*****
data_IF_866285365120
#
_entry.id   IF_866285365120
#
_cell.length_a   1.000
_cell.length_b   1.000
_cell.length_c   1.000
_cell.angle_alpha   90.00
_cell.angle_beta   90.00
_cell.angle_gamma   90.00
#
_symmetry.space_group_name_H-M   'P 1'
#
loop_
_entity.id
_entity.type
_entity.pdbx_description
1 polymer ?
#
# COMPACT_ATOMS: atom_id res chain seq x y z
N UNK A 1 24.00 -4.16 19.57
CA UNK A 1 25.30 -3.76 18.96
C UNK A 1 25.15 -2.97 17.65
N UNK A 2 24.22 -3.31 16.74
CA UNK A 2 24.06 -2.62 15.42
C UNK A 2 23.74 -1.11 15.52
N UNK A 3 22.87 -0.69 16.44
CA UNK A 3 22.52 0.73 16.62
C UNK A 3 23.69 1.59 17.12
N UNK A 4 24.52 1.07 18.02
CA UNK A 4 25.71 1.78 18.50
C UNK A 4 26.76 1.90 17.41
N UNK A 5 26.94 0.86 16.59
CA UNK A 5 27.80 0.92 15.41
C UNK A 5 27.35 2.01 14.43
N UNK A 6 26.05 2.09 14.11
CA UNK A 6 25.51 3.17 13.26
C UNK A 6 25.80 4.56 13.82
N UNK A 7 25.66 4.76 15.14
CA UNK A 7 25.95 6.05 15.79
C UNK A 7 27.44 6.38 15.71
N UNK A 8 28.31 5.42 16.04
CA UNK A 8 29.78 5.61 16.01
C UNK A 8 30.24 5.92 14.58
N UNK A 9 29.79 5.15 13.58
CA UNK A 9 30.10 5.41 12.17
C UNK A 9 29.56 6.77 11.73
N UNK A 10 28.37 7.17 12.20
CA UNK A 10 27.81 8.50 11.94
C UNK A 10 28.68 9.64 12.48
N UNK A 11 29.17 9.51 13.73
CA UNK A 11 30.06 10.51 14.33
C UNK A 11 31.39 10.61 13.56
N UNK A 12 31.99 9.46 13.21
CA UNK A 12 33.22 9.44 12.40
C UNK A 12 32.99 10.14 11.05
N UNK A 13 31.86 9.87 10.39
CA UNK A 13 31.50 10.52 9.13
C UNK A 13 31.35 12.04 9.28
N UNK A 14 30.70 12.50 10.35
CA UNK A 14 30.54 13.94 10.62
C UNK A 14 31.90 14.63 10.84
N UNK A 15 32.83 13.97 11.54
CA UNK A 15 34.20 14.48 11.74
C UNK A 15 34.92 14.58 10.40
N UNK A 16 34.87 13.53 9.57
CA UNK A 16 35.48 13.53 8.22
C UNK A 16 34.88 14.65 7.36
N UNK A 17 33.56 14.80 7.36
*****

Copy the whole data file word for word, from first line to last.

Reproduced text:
data_IF_866285365120
#
_entry.id   IF_866285365120
#
_cell.length_a   1.000
_cell.length_b   1.000
_cell.length_c   1.000
_cell.angle_alpha   90.00
_cell.angle_beta   90.00
_cell.angle_gamma   90.00
#
_symmetry.space_group_name_H-M   'P 1'
#
loop_
_entity.id
_entity.type
_entity.pdbx_description
1 polymer ?
#
# COMPACT_ATOMS: atom_id res chain seq x y z
N UNK A 1 24.00 -4.16 19.57
CA UNK A 1 25.30 -3.76 18.96
C UNK A 1 25.15 -2.97 17.65
N UNK A 2 24.22 -3.31 16.74
CA UNK A 2 24.06 -2.62 15.42
C UNK A 2 23.74 -1.11 15.52
N UNK A 3 22.87 -0.69 16.44
CA UNK A 3 22.52 0.73 16.62
C UNK A 3 23.69 1.59 17.12
N UNK A 4 24.52 1.07 18.02
CA UNK A 4 25.71 1.78 18.50
C UNK A 4 26.76 1.90 17.41
N UNK A 5 26.94 0.86 16.59
CA UNK A 5 27.80 0.92 15.41
C UNK A 5 27.35 2.01 14.43
N UNK A 6 26.05 2.09 14.11
CA UNK A 6 25.51 3.17 13.26
C UNK A 6 25.80 4.56 13.82
N UNK A 7 25.66 4.76 15.14
CA UNK A 7 25.95 6.05 15.79
C UNK A 7 27.44 6.38 15.71
N UNK A 8 28.31 5.42 16.04
CA UNK A 8 29.78 5.61 16.01
C UNK A 8 30.24 5.92 14.58
N UNK A 9 29.79 5.15 13.58
CA UNK A 9 30.10 5.41 12.17
C UNK A 9 29.56 6.77 11.73
N UNK A 10 28.37 7.17 12.20
CA UNK A 10 27.81 8.50 11.94
C UNK A 10 28.68 9.64 12.48
N UNK A 11 29.17 9.51 13.73
CA UNK A 11 30.06 10.51 14.33
C UNK A 11 31.39 10.61 13.56
N UNK A 12 31.99 9.46 13.21
CA UNK A 12 33.22 9.44 12.40
C UNK A 12 32.99 10.14 11.05
N UNK A 13 31.86 9.87 10.39
CA UNK A 13 31.50 10.52 9.13
C UNK A 13 31.35 12.04 9.28
N UNK A 14 30.70 12.50 10.35
CA UNK A 14 30.54 13.94 10.62
C UNK A 14 31.90 14.63 10.84
N UNK A 15 32.83 13.97 11.54
CA UNK A 15 34.20 14.48 11.74
C UNK A 15 34.92 14.58 10.40
N UNK A 16 34.87 13.53 9.57
CA UNK A 16 35.48 13.53 8.22
C UNK A 16 34.88 14.65 7.36
N UNK A 17 33.56 14.80 7.36